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RNA. 2016 Jun;22(6):839-51. doi: 10.1261/rna.053959.115. Epub 2016 Mar 28.

How many biological replicates are needed in an RNA-seq experiment and which differential expression tool should you use?

Author information

1
Division of Computational Biology, College of Life Sciences, University of Dundee, Dundee DD1 5EH, United Kingdom.
2
Division of Computational Biology, College of Life Sciences, University of Dundee, Dundee DD1 5EH, United Kingdom Division of Gene Regulation and Expression, College of Life Sciences, University of Dundee, Dundee DD1 5EH, United Kingdom.
3
Division of Gene Regulation and Expression, College of Life Sciences, University of Dundee, Dundee DD1 5EH, United Kingdom.
4
Edinburgh Genomics, University of Edinburgh, Edinburgh EH9 3JT, United Kingdom.
5
Division of Plant Sciences, College of Life Sciences, University of Dundee, Dundee DD1 5EH, United Kingdom.
6
Division of Computational Biology, College of Life Sciences, University of Dundee, Dundee DD1 5EH, United Kingdom Division of Gene Regulation and Expression, College of Life Sciences, University of Dundee, Dundee DD1 5EH, United Kingdom Division of Biological Chemistry and Drug Discovery, College of Life Sciences, University of Dundee, Dundee DD1 5EH, United Kingdom.

Abstract

RNA-seq is now the technology of choice for genome-wide differential gene expression experiments, but it is not clear how many biological replicates are needed to ensure valid biological interpretation of the results or which statistical tools are best for analyzing the data. An RNA-seq experiment with 48 biological replicates in each of two conditions was performed to answer these questions and provide guidelines for experimental design. With three biological replicates, nine of the 11 tools evaluated found only 20%-40% of the significantly differentially expressed (SDE) genes identified with the full set of 42 clean replicates. This rises to >85% for the subset of SDE genes changing in expression by more than fourfold. To achieve >85% for all SDE genes regardless of fold change requires more than 20 biological replicates. The same nine tools successfully control their false discovery rate at ≲5% for all numbers of replicates, while the remaining two tools fail to control their FDR adequately, particularly for low numbers of replicates. For future RNA-seq experiments, these results suggest that at least six biological replicates should be used, rising to at least 12 when it is important to identify SDE genes for all fold changes. If fewer than 12 replicates are used, a superior combination of true positive and false positive performances makes edgeR and DESeq2 the leading tools. For higher replicate numbers, minimizing false positives is more important and DESeq marginally outperforms the other tools.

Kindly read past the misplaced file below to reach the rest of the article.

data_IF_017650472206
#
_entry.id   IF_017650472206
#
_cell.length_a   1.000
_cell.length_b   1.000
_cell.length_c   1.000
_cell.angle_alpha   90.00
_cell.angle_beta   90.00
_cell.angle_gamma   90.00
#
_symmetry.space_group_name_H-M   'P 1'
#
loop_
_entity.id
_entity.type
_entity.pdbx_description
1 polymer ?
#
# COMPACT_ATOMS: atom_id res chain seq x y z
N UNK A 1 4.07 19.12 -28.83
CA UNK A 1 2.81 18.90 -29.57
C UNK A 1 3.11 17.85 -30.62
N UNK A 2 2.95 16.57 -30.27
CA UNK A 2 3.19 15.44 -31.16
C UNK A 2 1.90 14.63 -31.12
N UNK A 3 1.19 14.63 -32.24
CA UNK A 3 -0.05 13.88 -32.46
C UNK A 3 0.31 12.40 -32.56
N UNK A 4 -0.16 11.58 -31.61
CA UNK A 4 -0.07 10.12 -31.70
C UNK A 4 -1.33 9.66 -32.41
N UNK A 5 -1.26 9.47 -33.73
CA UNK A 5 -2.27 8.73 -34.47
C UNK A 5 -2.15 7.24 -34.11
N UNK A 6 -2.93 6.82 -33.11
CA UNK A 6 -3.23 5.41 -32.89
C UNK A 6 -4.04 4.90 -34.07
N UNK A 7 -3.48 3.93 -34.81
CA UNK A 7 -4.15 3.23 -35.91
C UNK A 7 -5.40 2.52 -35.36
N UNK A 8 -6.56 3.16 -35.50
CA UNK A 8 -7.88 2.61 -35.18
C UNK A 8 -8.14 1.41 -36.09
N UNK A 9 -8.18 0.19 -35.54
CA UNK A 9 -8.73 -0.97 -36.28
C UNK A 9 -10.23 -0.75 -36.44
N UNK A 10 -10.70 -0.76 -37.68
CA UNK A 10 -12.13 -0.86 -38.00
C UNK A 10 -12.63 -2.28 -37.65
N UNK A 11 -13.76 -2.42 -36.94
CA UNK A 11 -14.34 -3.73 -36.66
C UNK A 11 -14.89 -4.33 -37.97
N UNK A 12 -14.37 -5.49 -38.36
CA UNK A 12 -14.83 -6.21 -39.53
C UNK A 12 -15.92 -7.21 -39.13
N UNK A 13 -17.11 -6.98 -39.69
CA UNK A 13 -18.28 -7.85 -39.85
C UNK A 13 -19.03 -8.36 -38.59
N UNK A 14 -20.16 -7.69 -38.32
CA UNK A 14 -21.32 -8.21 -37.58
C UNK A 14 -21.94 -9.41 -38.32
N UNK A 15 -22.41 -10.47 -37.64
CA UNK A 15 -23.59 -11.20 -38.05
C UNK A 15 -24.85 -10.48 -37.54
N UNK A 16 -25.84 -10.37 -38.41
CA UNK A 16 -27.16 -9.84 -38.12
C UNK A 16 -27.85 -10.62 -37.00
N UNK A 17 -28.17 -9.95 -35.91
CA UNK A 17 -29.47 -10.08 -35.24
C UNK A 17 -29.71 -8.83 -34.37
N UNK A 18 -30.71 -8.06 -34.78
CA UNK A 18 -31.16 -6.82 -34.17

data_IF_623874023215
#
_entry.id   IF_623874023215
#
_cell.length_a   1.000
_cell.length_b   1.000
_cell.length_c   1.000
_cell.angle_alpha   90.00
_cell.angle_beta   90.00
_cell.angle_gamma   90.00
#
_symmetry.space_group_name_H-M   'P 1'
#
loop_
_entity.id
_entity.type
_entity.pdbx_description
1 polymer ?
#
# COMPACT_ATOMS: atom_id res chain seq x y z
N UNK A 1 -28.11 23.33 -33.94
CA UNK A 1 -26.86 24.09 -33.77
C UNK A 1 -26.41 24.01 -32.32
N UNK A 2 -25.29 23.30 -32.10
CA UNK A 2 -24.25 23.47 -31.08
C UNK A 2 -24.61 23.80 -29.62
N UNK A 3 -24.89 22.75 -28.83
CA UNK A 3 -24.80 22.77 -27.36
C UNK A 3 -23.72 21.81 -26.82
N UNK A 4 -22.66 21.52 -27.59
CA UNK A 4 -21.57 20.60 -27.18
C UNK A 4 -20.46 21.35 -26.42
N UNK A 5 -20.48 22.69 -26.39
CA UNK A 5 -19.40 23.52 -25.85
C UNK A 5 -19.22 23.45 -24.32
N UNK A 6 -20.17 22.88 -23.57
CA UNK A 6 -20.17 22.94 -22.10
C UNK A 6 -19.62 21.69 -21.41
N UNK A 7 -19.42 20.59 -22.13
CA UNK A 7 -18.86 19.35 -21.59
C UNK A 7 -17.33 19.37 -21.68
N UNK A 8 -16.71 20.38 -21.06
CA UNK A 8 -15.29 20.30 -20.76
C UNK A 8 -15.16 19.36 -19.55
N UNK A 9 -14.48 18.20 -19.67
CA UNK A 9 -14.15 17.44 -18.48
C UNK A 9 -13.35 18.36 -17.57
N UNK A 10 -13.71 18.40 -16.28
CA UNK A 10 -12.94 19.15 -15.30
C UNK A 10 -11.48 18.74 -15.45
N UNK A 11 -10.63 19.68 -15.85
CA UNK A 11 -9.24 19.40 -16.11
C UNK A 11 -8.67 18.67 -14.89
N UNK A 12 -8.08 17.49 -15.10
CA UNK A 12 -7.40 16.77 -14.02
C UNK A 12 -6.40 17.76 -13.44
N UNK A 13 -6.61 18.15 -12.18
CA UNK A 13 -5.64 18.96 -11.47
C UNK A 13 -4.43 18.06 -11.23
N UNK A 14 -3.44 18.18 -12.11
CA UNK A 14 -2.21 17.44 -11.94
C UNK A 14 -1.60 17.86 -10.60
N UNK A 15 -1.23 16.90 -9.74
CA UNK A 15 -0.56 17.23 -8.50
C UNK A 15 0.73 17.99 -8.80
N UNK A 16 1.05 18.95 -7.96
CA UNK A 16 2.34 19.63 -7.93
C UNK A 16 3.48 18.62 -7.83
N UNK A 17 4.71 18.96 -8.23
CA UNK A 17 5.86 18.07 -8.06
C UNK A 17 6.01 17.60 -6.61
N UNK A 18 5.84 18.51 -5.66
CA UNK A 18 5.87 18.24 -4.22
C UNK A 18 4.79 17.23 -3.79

KEYWORDS:

RNA-seq; benchmarking; differential expression; experimental design; replication; statistical power; yeast

PMID:
27022035
PMCID:
PMC4878611
DOI:
10.1261/rna.053959.115
[Indexed for MEDLINE]
Free PMC Article

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